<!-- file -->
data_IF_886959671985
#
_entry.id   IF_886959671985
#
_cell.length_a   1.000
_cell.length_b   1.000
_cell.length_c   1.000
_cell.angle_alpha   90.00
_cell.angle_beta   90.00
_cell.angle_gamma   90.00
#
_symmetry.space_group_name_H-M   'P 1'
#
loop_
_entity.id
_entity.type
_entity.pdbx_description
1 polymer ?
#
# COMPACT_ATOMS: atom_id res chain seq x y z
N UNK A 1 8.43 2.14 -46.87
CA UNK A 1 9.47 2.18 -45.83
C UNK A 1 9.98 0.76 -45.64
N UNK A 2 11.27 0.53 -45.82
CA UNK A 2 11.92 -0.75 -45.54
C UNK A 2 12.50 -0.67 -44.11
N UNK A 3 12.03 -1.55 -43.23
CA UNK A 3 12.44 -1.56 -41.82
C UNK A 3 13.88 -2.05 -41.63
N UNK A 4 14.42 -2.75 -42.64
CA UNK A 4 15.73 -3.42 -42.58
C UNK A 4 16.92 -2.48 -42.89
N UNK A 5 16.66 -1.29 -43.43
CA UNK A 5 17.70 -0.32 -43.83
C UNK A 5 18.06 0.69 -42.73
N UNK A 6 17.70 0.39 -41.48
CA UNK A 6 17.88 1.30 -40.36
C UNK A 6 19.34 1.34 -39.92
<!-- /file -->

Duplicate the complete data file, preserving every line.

data_IF_886959671985
#
_entry.id   IF_886959671985
#
_cell.length_a   1.000
_cell.length_b   1.000
_cell.length_c   1.000
_cell.angle_alpha   90.00
_cell.angle_beta   90.00
_cell.angle_gamma   90.00
#
_symmetry.space_group_name_H-M   'P 1'
#
loop_
_entity.id
_entity.type
_entity.pdbx_description
1 polymer ?
#
# COMPACT_ATOMS: atom_id res chain seq x y z
N UNK A 1 8.43 2.14 -46.87
CA UNK A 1 9.47 2.18 -45.83
C UNK A 1 9.98 0.76 -45.64
N UNK A 2 11.27 0.53 -45.82
CA UNK A 2 11.92 -0.75 -45.54
C UNK A 2 12.50 -0.67 -44.11
N UNK A 3 12.03 -1.55 -43.23
CA UNK A 3 12.44 -1.56 -41.82
C UNK A 3 13.88 -2.05 -41.63
N UNK A 4 14.42 -2.75 -42.64
CA UNK A 4 15.73 -3.42 -42.58
C UNK A 4 16.92 -2.48 -42.89
N UNK A 5 16.66 -1.29 -43.43
CA UNK A 5 17.70 -0.32 -43.83
C UNK A 5 18.06 0.69 -42.73
N UNK A 6 17.70 0.39 -41.48
CA UNK A 6 17.88 1.30 -40.36
C UNK A 6 19.34 1.34 -39.92